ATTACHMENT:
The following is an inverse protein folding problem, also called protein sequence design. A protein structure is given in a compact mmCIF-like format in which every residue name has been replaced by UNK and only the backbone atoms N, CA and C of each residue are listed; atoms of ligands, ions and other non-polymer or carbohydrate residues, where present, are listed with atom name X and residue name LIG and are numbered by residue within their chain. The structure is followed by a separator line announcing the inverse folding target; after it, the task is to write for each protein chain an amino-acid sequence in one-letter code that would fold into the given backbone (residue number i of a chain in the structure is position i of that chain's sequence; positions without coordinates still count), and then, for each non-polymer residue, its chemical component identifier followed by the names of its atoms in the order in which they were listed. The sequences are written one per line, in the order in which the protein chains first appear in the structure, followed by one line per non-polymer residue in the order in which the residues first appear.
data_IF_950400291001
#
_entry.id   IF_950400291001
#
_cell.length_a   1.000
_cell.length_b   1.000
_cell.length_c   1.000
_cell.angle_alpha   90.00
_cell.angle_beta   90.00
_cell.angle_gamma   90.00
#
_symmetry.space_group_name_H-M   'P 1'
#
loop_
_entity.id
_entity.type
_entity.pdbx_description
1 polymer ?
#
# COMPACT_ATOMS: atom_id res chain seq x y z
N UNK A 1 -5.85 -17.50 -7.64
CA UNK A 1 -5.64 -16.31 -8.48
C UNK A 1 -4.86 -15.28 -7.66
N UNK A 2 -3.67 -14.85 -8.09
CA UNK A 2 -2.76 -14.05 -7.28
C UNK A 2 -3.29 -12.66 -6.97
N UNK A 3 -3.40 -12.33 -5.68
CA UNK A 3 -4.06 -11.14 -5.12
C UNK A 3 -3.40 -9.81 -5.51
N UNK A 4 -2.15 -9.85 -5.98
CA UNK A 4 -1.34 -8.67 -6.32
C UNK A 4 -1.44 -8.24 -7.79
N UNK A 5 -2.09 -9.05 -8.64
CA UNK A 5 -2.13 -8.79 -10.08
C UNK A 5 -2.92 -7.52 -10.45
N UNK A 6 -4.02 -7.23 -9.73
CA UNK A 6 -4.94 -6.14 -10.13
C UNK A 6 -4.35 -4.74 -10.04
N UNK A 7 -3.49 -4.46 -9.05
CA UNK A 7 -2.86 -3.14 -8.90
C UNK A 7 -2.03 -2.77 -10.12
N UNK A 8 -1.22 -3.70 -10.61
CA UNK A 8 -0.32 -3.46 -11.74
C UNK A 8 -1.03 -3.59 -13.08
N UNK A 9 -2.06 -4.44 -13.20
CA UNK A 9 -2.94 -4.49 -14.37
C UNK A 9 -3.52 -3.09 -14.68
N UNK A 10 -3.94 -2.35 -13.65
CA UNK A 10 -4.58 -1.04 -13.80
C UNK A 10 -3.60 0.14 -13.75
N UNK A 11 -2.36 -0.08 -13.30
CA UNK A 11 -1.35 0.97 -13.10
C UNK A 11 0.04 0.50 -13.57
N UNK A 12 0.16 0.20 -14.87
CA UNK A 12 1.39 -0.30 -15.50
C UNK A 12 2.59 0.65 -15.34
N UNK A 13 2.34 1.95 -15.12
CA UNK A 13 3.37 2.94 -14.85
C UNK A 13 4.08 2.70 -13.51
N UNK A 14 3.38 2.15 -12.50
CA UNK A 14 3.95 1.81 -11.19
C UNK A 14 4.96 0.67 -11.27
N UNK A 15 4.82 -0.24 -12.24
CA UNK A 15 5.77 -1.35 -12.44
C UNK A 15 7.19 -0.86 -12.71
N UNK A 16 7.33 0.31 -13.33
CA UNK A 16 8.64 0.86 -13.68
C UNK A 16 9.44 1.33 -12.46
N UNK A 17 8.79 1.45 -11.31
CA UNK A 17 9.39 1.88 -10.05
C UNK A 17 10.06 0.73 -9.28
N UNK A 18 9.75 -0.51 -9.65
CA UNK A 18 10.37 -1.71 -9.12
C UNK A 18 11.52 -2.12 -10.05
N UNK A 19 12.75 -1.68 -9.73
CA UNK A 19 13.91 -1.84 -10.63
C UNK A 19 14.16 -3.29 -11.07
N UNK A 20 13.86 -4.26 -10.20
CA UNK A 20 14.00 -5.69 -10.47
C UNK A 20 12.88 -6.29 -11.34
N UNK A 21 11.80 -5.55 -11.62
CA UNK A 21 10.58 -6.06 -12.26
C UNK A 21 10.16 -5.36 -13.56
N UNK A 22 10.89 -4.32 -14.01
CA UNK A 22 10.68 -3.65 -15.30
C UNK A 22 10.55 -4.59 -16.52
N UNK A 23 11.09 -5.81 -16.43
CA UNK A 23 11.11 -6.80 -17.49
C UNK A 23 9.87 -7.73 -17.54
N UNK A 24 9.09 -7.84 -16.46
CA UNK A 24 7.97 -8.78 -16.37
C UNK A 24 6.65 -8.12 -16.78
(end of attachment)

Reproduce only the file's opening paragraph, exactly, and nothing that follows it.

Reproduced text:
The following is an inverse protein folding problem, also called protein sequence design. A protein structure is given in a compact mmCIF-like format in which every residue name has been replaced by UNK and only the backbone atoms N, CA and C of each residue are listed; atoms of ligands, ions and other non-polymer or carbohydrate residues, where present, are listed with atom name X and residue name LIG and are numbered by residue within their chain. The structure is followed by a separator line announcing the inverse folding target; after it, the task is to write for each protein chain an amino-acid sequence in one-letter code that would fold into the given backbone (residue number i of a chain in the structure is position i of that chain's sequence; positions without coordinates still count), and then, for each non-polymer residue, its chemical component identifier followed by the names of its atoms in the order in which they were listed. The sequences are written one per line, in the order in which the protein chains first appear in the structure, followed by one line per non-polymer residue in the order in which the residues first appear.